I hate ruminating over past hurts. It is a waste of time, and I know it. Maybe these hurts are still too close and fresh and unhealed. I had resolved never to speak of it in the open, never to write about it, because it may come off as vindictive and petty and I should just get over it, and I know in time I will, but I also know that these 3 events were life changing—relationship changing events that tore out pieces of me and left large wounds. How much can I say honestly without wounding many others? My standard way of dealing with things like this that confuse me is to write it down, analyze it, find my own fault or blame in it, and vow to change what I can in myself, which is all I can do really to remedy the situation. But the resentment and anger remain and haunts me.
Anger. It has always been my greatest sin.
I am generally a very direct person. Some say I am blunt. I am not passive aggressive. You know if I am angry at you. You never need ask. I take responsibility for my actions and admit my wrongs. But I find myself writing this in a passive voice, skirting around things, protecting those who, in truth, I do not believe have really earned any protection from me. In fact they deserve to be exposed for the evil they are. Evil. Strong word. But after some time of analyzing their actions I can see it no other word that truly describes their actions. Thoughtless. Cruel. Selfish. Are these not evil?
What would it change if they were all exposed? How much of my own analysis of the situations are tainted by my own overwhelming sense of hurt and betrayal? How do I let go of the resentment?
I pray everyday. Lord Jesus, take this anger from me and replace it with your Peace. Let me be an instrument of your peace. Remove all hatred from me. Holy Spirit, fill me. Use me as a blessing. Guide my words and my thoughts. Eternal Father, let me be an example of your love. Soften the hearts of those who have injured me, and allow them to see their own errors. Give me a forgiving heart. Free me of all anger.
I often say I am Nanny McPhee who has not yet finished her “lessons” to her charges. This is generally said because I also am blessed with a “fang” in front. (of my own making, when I was a child, my front baby tooth fell out, (as they always do,) only out of curiosity I explored the subsequent hole with a toothpick, and it broke off, and the piece stayed there til the new tooth came in around it, pushing the piece of toothpick out and causing the tooth to move forward and for some unknown reason, grow continually, albeit slowly. I have had to have the tooth filed on occasion over the years, but have not done it in some time so I kind of look like a combination of Nanny McPhee and Ollie of Kukla, Fran and Ollie fame.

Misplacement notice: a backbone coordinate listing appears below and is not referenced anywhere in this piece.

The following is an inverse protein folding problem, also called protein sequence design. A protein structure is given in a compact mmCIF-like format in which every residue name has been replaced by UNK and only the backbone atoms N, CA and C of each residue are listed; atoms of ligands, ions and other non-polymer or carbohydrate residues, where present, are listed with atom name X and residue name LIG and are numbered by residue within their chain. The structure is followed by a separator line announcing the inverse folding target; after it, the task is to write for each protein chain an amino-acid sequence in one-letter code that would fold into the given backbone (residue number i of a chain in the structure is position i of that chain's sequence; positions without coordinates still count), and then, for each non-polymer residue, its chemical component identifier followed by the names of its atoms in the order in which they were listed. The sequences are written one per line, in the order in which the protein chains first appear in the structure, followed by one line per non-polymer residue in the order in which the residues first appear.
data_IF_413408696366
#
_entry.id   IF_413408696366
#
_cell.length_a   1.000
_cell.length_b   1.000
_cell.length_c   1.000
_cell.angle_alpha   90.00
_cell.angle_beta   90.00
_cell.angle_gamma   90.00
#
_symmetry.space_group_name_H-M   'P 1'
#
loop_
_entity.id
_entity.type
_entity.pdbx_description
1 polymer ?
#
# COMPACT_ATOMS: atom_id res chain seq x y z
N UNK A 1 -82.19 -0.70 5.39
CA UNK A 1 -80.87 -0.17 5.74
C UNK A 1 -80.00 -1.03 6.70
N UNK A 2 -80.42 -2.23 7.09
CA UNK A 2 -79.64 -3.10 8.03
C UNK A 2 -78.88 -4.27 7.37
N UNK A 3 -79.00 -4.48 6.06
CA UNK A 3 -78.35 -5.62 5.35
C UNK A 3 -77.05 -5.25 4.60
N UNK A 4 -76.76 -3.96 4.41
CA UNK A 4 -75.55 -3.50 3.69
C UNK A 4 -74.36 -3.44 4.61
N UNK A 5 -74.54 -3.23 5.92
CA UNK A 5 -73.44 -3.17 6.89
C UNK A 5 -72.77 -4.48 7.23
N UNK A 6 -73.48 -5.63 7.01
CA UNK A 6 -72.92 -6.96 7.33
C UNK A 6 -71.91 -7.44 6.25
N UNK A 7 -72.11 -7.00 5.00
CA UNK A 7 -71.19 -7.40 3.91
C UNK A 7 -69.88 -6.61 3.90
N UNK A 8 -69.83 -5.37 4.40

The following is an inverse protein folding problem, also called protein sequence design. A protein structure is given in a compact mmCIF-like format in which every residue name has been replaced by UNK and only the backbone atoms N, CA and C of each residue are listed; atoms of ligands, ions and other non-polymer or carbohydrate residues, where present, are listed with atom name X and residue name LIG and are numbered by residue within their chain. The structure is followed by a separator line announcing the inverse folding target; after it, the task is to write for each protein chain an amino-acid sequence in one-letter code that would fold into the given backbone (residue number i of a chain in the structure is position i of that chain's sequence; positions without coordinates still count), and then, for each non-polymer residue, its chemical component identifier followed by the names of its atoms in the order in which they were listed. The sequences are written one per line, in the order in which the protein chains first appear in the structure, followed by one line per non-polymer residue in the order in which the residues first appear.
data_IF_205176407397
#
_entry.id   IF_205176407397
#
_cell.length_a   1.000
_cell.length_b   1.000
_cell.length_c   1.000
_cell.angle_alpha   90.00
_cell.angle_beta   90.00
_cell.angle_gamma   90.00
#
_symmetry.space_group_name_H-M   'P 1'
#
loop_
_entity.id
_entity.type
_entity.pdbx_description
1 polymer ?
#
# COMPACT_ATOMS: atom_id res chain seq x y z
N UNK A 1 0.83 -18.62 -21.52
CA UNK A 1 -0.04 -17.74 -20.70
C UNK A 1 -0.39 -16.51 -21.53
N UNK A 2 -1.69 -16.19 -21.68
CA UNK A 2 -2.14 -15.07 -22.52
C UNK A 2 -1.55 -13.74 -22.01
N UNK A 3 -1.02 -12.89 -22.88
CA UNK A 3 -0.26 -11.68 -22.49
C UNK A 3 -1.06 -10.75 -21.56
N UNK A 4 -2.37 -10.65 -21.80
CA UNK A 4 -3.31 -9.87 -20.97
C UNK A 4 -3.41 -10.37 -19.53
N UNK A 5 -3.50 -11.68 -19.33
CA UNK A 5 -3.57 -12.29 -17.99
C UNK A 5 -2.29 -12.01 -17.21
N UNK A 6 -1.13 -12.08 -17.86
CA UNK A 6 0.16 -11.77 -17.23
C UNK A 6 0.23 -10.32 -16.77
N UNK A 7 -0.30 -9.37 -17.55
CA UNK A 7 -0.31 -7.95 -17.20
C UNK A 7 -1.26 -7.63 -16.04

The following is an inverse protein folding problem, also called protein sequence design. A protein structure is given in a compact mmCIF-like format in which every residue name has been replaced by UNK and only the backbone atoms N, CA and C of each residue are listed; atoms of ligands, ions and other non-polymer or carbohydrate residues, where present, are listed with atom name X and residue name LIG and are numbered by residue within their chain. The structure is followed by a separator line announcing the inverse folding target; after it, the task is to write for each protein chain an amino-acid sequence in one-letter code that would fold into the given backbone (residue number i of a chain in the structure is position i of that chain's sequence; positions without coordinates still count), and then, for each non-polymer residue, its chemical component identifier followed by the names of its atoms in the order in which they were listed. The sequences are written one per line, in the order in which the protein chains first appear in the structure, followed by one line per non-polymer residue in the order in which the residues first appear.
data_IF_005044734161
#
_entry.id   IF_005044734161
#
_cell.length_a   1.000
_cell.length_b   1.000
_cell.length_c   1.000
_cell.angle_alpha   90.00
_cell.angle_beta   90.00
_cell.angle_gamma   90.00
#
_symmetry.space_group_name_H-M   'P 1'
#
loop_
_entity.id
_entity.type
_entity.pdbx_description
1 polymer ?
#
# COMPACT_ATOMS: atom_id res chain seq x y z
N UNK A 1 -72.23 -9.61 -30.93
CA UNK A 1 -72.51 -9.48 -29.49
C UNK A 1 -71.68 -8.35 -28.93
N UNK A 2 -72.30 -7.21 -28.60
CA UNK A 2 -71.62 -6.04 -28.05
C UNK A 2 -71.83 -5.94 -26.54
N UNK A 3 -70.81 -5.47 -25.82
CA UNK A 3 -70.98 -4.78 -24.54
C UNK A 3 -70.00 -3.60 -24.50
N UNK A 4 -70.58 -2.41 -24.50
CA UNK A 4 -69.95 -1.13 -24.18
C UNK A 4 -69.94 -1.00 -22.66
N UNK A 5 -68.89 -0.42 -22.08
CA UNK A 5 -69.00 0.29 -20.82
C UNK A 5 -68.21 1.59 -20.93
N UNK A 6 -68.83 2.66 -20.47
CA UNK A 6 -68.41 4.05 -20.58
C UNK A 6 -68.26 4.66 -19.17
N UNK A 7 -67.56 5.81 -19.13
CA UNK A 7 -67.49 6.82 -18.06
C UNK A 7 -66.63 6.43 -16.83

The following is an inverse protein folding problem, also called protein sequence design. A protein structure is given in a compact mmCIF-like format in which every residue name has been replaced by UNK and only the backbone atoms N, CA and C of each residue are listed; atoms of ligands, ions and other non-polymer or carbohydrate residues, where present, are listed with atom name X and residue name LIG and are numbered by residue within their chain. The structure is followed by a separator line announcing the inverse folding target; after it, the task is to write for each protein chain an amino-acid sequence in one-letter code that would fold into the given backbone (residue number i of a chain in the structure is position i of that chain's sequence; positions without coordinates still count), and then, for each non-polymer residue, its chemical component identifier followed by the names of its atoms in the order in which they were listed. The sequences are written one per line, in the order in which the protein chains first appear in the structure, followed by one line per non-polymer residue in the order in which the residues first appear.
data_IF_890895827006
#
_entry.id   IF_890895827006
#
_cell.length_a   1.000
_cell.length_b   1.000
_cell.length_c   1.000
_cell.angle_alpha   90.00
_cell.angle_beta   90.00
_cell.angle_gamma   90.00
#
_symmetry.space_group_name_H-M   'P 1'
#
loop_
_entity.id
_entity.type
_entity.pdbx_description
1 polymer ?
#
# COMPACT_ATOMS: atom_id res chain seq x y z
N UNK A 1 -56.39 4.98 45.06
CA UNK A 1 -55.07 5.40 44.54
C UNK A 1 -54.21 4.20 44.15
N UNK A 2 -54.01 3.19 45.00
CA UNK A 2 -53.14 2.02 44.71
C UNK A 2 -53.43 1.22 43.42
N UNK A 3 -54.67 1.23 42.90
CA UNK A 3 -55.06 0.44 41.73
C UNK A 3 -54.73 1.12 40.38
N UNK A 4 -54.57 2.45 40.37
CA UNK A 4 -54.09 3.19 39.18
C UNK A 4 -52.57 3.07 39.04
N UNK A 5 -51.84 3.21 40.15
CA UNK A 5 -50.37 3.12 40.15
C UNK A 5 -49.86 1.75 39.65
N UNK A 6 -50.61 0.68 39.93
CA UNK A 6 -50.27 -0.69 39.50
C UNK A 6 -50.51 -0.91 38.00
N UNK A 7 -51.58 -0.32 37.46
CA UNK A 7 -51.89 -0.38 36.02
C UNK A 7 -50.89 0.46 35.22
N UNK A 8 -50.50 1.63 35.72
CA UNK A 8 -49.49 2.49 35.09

Not sure why I decided to go off on this particular physical flaw of mine at the beginning of this post, I guess because it has always been an embarrassment to me, I have never known what I might have looked like with straight teeth, and it is the one thing that pops out (pun intended) at anyone meeting me for the first time. I watch as people watch me talk and I see their eyes go continually to this mouth of fang, and wonder how much of what I say they are hearing or are they just mesmerized by my snaggletooth.
So yea, back to the Nanny McPhee analogy. Over the years, online I have met many young people. I play online games and of course it is very hard not to meet them if you are a gamer. I have also had numerous encounters with young people in the real world, as well. Because of my own troubled youth, I have always felt “called” to help young people through some of their more difficult times in life, in some way if I can. I have even felt that God leads to me kids (or kids are led to me) that need special guidance or encouragement. Most of these kids have been boys, but I have had a few girls too. I have, however, always called them “My Boys”. Most of them even over a course of 20+ years have kept in touch with me and though they are grown now do still come back for advice, or encouragement, or commiseration from time to time.
During this time, as they have in their time discovered I am dying, they have sent me so many kind notes and letters telling me how I changed their lives, how much I taught them, and what I meant to them during those difficult days, I have been blessed to know that I made a difference. This is such a special gift to me. I could of course hope that some word or help that I offered was of some use, but to hear from them has so touched my heart over the past couple months, and I am so very thankful.
I don’t even care that I did not get rid of my fang.